A Skype interview with Jennifer Konanz, who will be showing work at Text Crutch, curated by Robert Harpin. The show will run from October 26 - November 2, 2013 at The Works Gallery at Jackson Power (9744 60 Ave). The opening reception will be held on October 25th, 7 - 10pm.
How do you incorporate text in your work?
I’m getting into sign painting. So, I’m not concentrating as much on art pieces as much as learning how to sign paint and using text in that way. So, that’s sort of a new way for me of incorporating text. It almost feels like I treat it as an image because you’re making these words really sort of come to life and have their own presence. A lot of times there are few words too. So it almost feels like the words are more becoming images now with the sign painting.
Do you consider the signs works of graphic design or art?
I think the handcrafted quality of it makes it start to feel along the lines of the artistic. In terms of concept, like if you’re making a sign for a specific purpose, you can’t make them ironic or things get confusing—obviously. But I mean in terms of the aesthetic, I think there’s lots of opportunity to play with that. And that, I think, crosses into the artistic realm. With so much stuff being digital and done on the computer, I think that branch of design is clearly establishing itself as separate from what art is trying to do. But the old graphic design and the old way of doing things was more like working with your hands or painting or making stencils and stuff. That feels more like a cross between the art and design worlds.
So you think the divide between graphic design and art has widened due to technological advancements?
I think that the process of working through visual problems has become a little different: it tends to be a lot faster. So, attention to certain things has changed because you’re building words and you’re building images so quickly and you’re able to go back and forth, and just make such quick decisions. It depends on how you approach it because the computer is just a tool—like everything else—I think it can be just as artistic. But I think there’s a large amount of people who are maybe not treating it that way. I see a lot of good stuff and see a lot of ways, I think, where the computer is over-relied on, which I think kills a little bit of that artistic aspect to it, in my opinion.
How is working with text different than using other design elements?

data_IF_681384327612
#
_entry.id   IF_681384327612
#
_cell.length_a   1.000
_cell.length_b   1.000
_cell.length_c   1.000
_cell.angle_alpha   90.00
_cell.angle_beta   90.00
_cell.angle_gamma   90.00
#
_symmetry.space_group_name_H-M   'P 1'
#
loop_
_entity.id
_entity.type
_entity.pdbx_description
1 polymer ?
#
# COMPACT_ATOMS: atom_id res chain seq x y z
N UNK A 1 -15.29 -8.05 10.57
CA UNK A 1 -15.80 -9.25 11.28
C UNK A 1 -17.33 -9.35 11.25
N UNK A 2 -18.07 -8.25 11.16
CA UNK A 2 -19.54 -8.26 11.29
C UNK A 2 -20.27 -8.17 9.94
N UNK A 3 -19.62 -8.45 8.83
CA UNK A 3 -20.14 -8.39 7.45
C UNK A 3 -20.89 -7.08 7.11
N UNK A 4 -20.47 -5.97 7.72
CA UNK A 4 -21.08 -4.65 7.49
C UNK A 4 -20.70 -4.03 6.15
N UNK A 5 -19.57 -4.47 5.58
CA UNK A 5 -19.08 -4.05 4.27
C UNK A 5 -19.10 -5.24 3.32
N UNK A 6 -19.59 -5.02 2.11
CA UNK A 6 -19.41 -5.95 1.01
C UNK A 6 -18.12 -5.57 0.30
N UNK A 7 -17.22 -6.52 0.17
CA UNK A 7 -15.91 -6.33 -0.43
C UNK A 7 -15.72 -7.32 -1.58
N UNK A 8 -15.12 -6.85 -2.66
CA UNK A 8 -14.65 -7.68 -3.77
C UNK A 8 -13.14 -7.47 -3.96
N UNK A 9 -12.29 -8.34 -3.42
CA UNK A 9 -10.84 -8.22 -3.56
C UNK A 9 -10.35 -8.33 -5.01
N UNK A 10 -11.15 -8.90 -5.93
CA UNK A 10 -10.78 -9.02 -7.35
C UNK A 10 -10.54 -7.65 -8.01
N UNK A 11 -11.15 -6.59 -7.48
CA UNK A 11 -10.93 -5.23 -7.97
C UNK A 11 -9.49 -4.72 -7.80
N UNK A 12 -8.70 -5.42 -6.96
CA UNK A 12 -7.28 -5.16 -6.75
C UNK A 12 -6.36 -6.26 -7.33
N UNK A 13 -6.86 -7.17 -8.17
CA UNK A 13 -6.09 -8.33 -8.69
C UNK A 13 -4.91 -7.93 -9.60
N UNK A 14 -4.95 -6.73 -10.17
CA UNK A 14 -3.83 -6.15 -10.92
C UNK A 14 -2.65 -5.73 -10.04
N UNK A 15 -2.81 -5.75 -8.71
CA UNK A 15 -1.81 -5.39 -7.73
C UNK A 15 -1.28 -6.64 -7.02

I think because of the obvious meaning attached to words, I think it’s a bit more [difficult to use]. When you’re using it in an ambiguous way or in a more creative way or artistic way, I think it’s even more difficult to use. Maybe that’s why I didn’t use it for the longest time, until graphic design made it safer for me to use. I played with it more, and then I was like, okay, I kind of know how to break it apart and treat it so that it’s not so literal. I think it can become really literal, which is what makes it really hard to get away from … Someone I really appreciate, again talking about using text as images, is the designer Stefan Sagmeister, where he actually takes words and makes them out of objects and photographs them. They’re text but they’re images, but then you also read them as objects. So that’s an interesting way to break the text apart. The meaning behind it that you’d obviously come to starts to break down and that’s where I think some really interesting things start to happen. So, I’d like to make more stuff like that.
What sign will you be showing at Text Crutch?
The one I’m planning for The Works is playing off the function of a sign being very obvious. So, I think it really works with how I’d like to work with text. Sometimes I have to be very literal with it. Obviously, when I’m making signs for a purpose—it has to communicate what it does. But this is sort of a fun opportunity, where I get to be a bit more ambiguous with it
Handcrafted signs by Jennifer Konanz.
From Having Guts Always Works out for me, Stefan Sagmeister